Do Small Steps Lead to Big Wins?
4 min read
Last Modified 28 May 2021 First Added 14 April 2021
Olympic success isn’t just about training hard – elite athletes must also eat, sleep and recover well if they’re going to end up on that podium. We sat down with Greg Retter to learn more about the factors that affect performance, and how to set yourself up for greatness.
“The key pillars of performance are good nutrition, quality sleep, consistent training, psychological resilience and adequate recovery time,” explains Greg.
“So, all these factors need to be considered when working towards peak performance.” For those with a target goal in mind, Greg suggests breaking it down into manageable stepping stones which include each of these areas, as they all play a role in improving performance.
For example, whether you’re an amateur or an elite athlete, Greg says the right nutrition is vital to fuel your performance, so you should check that your diet gives you everything you need to maintain your training regime. Quality sleep is also key, so you may need to work on establishing a better sleep pattern – we picked up plenty of tips on sleeping well in our interview with Laura Needham, Co‐head of Physiology at the English Institute of Sport.
And as training becomes increasingly challenging, the need for mental and physical recovery time is critical, as is a positive and resilient mindset. “It’s important not to be too hard on yourself,” says Greg. So, if something goes wrong, try to learn from it and move on rather than dwelling on your mistakes.
Whatever goal you’re working towards, the effort you put in is going to tire you out mentally as well as physically. Both types of fatigue are a fact of life and Greg recommends developing resilience by building in time both to rest the body and switch off the brain. He reveals,
One of the key things that very successful athletes possess is a highly tuned ability to switch off and enjoy some powerful downtime.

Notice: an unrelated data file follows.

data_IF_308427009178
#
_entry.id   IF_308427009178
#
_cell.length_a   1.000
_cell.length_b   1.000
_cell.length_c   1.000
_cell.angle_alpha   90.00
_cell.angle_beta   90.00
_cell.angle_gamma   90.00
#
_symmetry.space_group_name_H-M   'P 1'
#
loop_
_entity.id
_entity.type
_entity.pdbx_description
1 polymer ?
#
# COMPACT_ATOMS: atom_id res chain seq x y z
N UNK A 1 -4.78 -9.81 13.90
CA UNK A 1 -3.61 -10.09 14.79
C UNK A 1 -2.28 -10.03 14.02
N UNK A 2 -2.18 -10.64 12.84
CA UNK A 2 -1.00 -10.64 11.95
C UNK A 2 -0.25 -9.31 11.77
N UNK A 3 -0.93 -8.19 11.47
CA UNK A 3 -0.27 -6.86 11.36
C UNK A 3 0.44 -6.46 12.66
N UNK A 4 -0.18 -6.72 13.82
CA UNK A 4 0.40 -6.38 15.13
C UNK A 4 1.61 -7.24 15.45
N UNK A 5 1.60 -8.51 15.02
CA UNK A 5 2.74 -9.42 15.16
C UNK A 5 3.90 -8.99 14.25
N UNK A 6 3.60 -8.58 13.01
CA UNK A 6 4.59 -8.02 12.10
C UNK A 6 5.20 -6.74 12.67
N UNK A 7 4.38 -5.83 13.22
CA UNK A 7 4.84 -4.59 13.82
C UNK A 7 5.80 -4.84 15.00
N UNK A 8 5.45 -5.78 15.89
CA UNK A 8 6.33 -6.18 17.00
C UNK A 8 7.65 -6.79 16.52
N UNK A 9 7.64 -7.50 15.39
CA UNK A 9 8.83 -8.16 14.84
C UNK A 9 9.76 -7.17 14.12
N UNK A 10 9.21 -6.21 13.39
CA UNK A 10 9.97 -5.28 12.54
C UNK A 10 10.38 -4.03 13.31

Waking up in the morning and feeling tired is a sign of mental fatigue, indicating that you’ve not been switching off properly. If this is the case, try experimenting in your downtime to see which activities help you to disengage and find a place of mental calm. Greg says athletes might unplug from the pressures of competing by doing some online gaming, meditating or simply hanging out with friends or family.
On the other hand, with physical fatigue you may go to bed feeling exhausted but wake up feeling recovered as your muscles, ligaments and tendons have had a chance to adapt and repair. When you’re training you need this physical recovery time to avoid injury, so rest days are just as important as training days.
Targets are critical in reaching milestones, whatever your final goal,
Greg tells us.
So, break your goal down into all the different components and work on achieving these key performance areas before bringing it all together. One of the key things for successful athletes is that success is based on a whole series of small marginal gains. Recognising this is the difference between someone who is going to be successful and someone who won’t win a gold medal.
Having small stepping stones is particularly important if your goal is a long term one. While Greg highlights the importance of finely tuned nutrition, sleep and recovery programmes, he recommends leaving no stone unturned when thinking about what might affect your performance. Those relatively minor tweaks and improvements across all areas of your life can add up to success, whether you’re running a marathon or aiming for an Olympic medal.
So, whatever it is that you’re working towards, take a cue from the pros and start by breaking it down into small, achievable chunks. The SMART technique is a good way to set yourself measurable goals while tools such as sleep trackers and smart watches help you keep an eye on how you’re doing.
If you need a bit more motivation, apps like GymPact will reward you for going to the gym – and penalise you when you don’t show up! However, you choose to keep track of your targets, remember that each one you achieve is another step towards your ultimate goal.